Japan protests China newspaper’s map showing atomic clouds over Hiroshima and Nagasaki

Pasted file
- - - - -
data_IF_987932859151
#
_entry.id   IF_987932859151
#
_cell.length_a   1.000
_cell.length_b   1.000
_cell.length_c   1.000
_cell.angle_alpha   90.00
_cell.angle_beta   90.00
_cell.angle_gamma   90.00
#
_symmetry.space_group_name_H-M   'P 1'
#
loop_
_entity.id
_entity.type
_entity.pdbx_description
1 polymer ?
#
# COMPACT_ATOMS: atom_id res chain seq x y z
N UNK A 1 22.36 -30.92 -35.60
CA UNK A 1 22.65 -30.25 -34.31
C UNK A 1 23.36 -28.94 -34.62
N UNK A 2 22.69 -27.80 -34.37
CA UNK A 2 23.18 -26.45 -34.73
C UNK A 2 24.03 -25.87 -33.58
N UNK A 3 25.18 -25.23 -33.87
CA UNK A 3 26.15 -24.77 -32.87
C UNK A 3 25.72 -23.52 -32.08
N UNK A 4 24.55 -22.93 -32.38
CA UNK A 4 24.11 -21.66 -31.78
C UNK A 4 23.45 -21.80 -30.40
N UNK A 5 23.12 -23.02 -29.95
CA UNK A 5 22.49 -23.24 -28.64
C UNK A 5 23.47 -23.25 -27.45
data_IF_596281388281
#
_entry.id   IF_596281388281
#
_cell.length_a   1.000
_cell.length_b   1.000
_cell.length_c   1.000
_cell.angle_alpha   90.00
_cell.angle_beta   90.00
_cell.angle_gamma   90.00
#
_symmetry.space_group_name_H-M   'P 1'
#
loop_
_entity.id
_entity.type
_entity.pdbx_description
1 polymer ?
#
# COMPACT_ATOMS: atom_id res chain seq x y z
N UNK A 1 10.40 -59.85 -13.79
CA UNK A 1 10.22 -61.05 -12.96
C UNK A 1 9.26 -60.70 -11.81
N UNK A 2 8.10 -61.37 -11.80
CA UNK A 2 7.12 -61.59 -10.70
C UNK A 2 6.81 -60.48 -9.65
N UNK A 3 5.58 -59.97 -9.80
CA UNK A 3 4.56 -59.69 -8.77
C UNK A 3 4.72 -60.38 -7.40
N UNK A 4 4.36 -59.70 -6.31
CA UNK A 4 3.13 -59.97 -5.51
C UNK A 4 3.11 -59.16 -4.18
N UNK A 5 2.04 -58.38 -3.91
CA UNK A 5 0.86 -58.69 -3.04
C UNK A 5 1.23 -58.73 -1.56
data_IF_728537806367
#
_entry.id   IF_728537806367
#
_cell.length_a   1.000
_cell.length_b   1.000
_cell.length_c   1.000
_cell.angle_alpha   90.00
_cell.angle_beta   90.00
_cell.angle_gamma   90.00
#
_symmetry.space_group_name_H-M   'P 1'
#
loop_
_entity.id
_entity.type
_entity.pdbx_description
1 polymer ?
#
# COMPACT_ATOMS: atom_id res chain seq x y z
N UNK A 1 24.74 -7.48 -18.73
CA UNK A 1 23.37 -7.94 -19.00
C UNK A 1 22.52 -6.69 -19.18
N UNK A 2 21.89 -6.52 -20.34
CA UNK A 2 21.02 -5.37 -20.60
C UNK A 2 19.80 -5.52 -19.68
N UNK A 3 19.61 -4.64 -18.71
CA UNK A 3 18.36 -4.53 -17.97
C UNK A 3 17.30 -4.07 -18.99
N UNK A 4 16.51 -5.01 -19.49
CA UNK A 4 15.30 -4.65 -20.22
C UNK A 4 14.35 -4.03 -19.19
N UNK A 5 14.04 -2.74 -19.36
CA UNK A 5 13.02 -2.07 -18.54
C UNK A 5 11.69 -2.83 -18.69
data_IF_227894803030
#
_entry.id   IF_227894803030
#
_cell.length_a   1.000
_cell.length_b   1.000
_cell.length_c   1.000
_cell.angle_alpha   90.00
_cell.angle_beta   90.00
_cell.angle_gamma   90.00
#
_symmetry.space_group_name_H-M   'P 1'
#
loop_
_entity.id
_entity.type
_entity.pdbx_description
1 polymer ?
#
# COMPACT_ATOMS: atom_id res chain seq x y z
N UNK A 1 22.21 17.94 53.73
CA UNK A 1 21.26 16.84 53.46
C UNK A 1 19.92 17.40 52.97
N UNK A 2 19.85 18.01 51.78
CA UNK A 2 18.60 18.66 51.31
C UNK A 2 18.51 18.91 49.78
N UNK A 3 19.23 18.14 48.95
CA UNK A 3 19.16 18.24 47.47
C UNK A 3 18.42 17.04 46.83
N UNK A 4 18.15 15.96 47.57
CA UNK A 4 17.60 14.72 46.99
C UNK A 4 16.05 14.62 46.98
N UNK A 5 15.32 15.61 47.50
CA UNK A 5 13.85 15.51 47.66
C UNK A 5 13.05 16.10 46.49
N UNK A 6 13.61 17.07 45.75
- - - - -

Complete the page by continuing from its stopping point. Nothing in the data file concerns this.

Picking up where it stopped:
Japan slams China over mushroom cloud map in newspaper By Demetri Sevastopulo in Hong Kong [image: Japanese Foreign Minister Fumio Kishida ...Japanese Foreign Minister Fumio Kishida pauses as he holds a press conference at the Foreign Ministry in Tokyo on July 4, 2014. Japan on July 4 slammed China over its effort to highlight the past of Tokyo's wartime aggression amid a territorial dispute between the two countries, saying it is "utterly useless." AFP PHOTO / KAZUHIRO NOGIKAZUHIRO NOGI/AFP/Getty Images]©AFP Fumio Kishida, Japan’s foreign minister Japan has hit out at China over a newspaper story that said Tokyo wanted another war and included a map showing mushroom clouds over Hiroshima and Nagasaki, in the latest ratcheting up of tensions between the two countries. The Chongqing Youth Daily, which serves the western metropolis, ran a map on July 3 titled “Japan wants a war again” in English and Chinese. It included mushroom clouds over the western Japanese cities that remain the only places to have been hit by an atomic bomb. The map appears to have been removed online since publication. “It is truly thoughtless to depict a mushroom cloud,” Fumio Kishida, Japan’s foreign minister, said on Tuesday. “As the foreign minister of the only country to suffer a nuclear attack and as a politician from Hiroshima, I cannot tolerate it.” The Japanese foreign ministry on Wednesday said that Tokyo had made a protest with the Chongqing newspaper. “We would like to refrain from saying the details of the conversation but the editor-in-chief said that the Chongqing Youth Daily itself decided to publish the map in the newspaper,” the ministry said. The incident marks the latest deterioration in relations between the countries whose ties have been severely strained since a bitter row over the Senkaku Islands – a chain in the East China Sea that Japan controls but China claims and calls the Diaoyu – broke out in late 2012. Shinzo Abe, Japan’s prime minister, and Xi Jinping, Chinese president, have yet to visit each other’s countries in spite of having both been in office for more than a year. Tensions started to ease late last year but rose again after December, when Mr Abe visited Yasukuni, a controversial shrine to Japan’s war dead, including a handful of convicted war criminals. During a visit to Australia on Tuesday, Mr Abe said Japan’s “fundamental position” was to improve relations with China, saying that, “the door to China is open from the Japanese side and we hope that the Chinese side take the same posture”. FT Video *China v Japan * March 5 2014: The stand-off over the Senkaku or Diaoyu islands, consumer boycotts and nationalist rhetoric have all increased the pressure on the relationship between Japan and China. The FT’s bureaux chiefs from the two countries, Jamil Anderlini and Jonathan Soble, talk to David Pilling, the FT’s Asia editor, about the possibility that the war of words could escalate into something more serious. His comments came a day after Mr Xi attacked Japan for failing to face up to its wartime past. Speaking on the 77th anniversary of the 1937 Marco Polo Bridge Incident, which sparked the Japanese invasion of China, the Chinese president said: “Anyone who intends to deny, distort or beautify the history of aggression will never be tolerated by Chinese people and people of all other countries.” Speaking in Beijing at a press conference with German chancellor Angela Merkel on Monday, Chinese premier Li Keqiang also hit out at Japan, saying peace required countries to learn lessons of history. China likes to compare Japan to Germany, which is seen to have shown full contrition over Hitler and the Nazis. The comments by the Chinese leaders come on the heels of a decision by Japan to reinterpret its constitution to allow Japanese self-defence forces to defend allies under attack. While the change brings Japan closer into line with other countries, it has been vilified in China and South Korea because of its wartime history. China also reacted angrily last month when Mr Abe said at a defence forum in Singapore that Japan was willing to help countries in Asia that were facing threats from China , particularly in the South China Sea where China and Vietnam are mired in a dangerous spat over a disputed group of islands called the Paracels. *Additional reporting by Julie Zhu* Japan protests China newspaper’s map showing atomic clouds over Hiroshima and Nagasaki July 10, 2014 THE ASSOCIATED PRESS Japan protested on July 9 to China over a newspaper’s depiction of exploding mushroom clouds in a map of Japan , calling it offensive. Chief Cabinet Secretary Yoshihide Suga told reporters that Japan, as the only nation to have suffered atomic attacks, will “never tolerate” such a depiction. It was “extremely imprudent” of the newspaper, he said. “And it rattled the nerves of atomic bomb survivors and their families.” The Chongqing Youth News carried a full-page color map of Japan, with the cartoon drawing of an exploding mushroom cloud over Hiroshima and Nagasaki and a title saying “Japan wants a war again.” In the map, the green Japanese archipelago on the blue background was marked with the names of the two cities and Tokyo, in both English and Chinese. It was unclear if the map was an advertisement or a graphic meant to accompany a commentary on the following page. The commentary, titled “Have we been too friendly to Japan in the past?” criticized Tokyo’s decision to allow Japan’s military to use force to defend its allies, an action previously banned as unconstitutional. The newspaper was published on July 3, two days after Japan reinterpreted its war-renouncing Constitution to allow a greater role for its military. A man identifying himself only by his surname, Zhang, who answered the phone at the editors’ office of the Chongqing Youth News, said the paper had no comment on the matter. The paper is run by the city of Chongqing’s branch of the Communist Youth League, an organization that grooms university students for roles in the Communist Party. Japan lodged protests to Beijing and the government of Chongqing, where the weekly paper is based. Tokyo also protested to the paper the day before. Foreign Minister Fumio Kishida, who is from Hiroshima, called the paper’s allegation groundless and said Japan’s defense policy change is not intended to wage war. The two Asian rivals are major economic and trade partners, but have been disputed over uninhabited islands in the East China Sea and wartime history. Relations worsened in December after Prime Minister Shinzo Abe visited the war-related Yasukuni Shrine that honors Japan’s convicted war criminals among the 2.5 million war dead. At the news conference on July 9, a Chinese Foreign Ministry spokesman Hong Lei refused to comment directly on the map, while repeating Beijing’s position, saying recent Japanese actions have raised concerns among its Asian neighbors that suffered under Japan’s wartime aggression. He criticized Japan for repeatedly creating provocations over historical issues. “We hope Japan can learn lessons from history, go down the path of peaceful development, and avoid the repetition of historical tragedies,” he said. In the closing days of World War II, the United States dropped an atomic bomb on Hiroshima on Aug. 6, 1945, killing 140,000 people, and a second one on Nagasaki three days later, killing another 90,000, prompting Japan’s surrender. THE ASSOCIATED PRESS Japan upset as Chinese paper prints mushroom clouds on map [image: Photo] Tue, Jul 8 2014 TOKYO/BEIJING (Reuters) – Japan on Tuesday vowed to make a stern protest to China after a regional Chinese newspaper printed a map of the country with mushroom clouds hovering over the cities of Hiroshima and Nagasaki and accused the Japanese of wanting war again. The neighbours have a long history of tense relations. Beijing bristles at Japan’s inability to properly atone for its invasion of China before and during World War Two, and its occupation of large parts of the country. The newspaper, the weekly Chongqing Youth News from the southwestern city of Chongqing, printed the picture in its latest edition, Chinese media reported, though it appeared later to have been removed from the paper’s website version. The picture showed a map of Japan with mushroom clouds over Hiroshima and Nagasaki – both of which were hit by nuclear bombs at the end of World War Two – and the words in Chinese and English, “Japan wants a war again”. A picture of the page was carried on the website of the Global Times, a widely-read tabloid published by the ruling Communist Party’s official People’s Daily. “As the butcher of World War Two, the blood on Japan’s hands has yet to dry,” the Chongqing Youth News wrote in an accompanying article that remains available on its website. Japanese Foreign Minister Fumio Kishida said the paper’s comment and the accompanying map were regrettable. “As foreign minister of the only country that has suffered nuclear attacks, and as a politician from Hiroshima, I cannot tolerate this,” he told reporters. “I issued an instruction to check the facts with the paper in question speedily through the consulate in Chongqing and, if it turns out to be true, to lodge a stern protest.” Calls to the newspaper seeking comment went unanswered. Its website says the newspaper is published by the Chongqing branch of the party’s Youth League. Japanese leaders have repeatedly apologised for suffering caused by the country’s wartime actions, including a landmark 1995 apology by then prime minister Tomiichi Murayama. Japan’s government, including Prime Minister Shinzo Abe, has repeatedly said that Japan has faced up to its past sincerely. But contradictory remarks from conservative politicians have cast doubt on that sincerity. (Reporting by Kiyoshi Takanaka and Ben Blanchard ; Editing by Clarence Fernandez)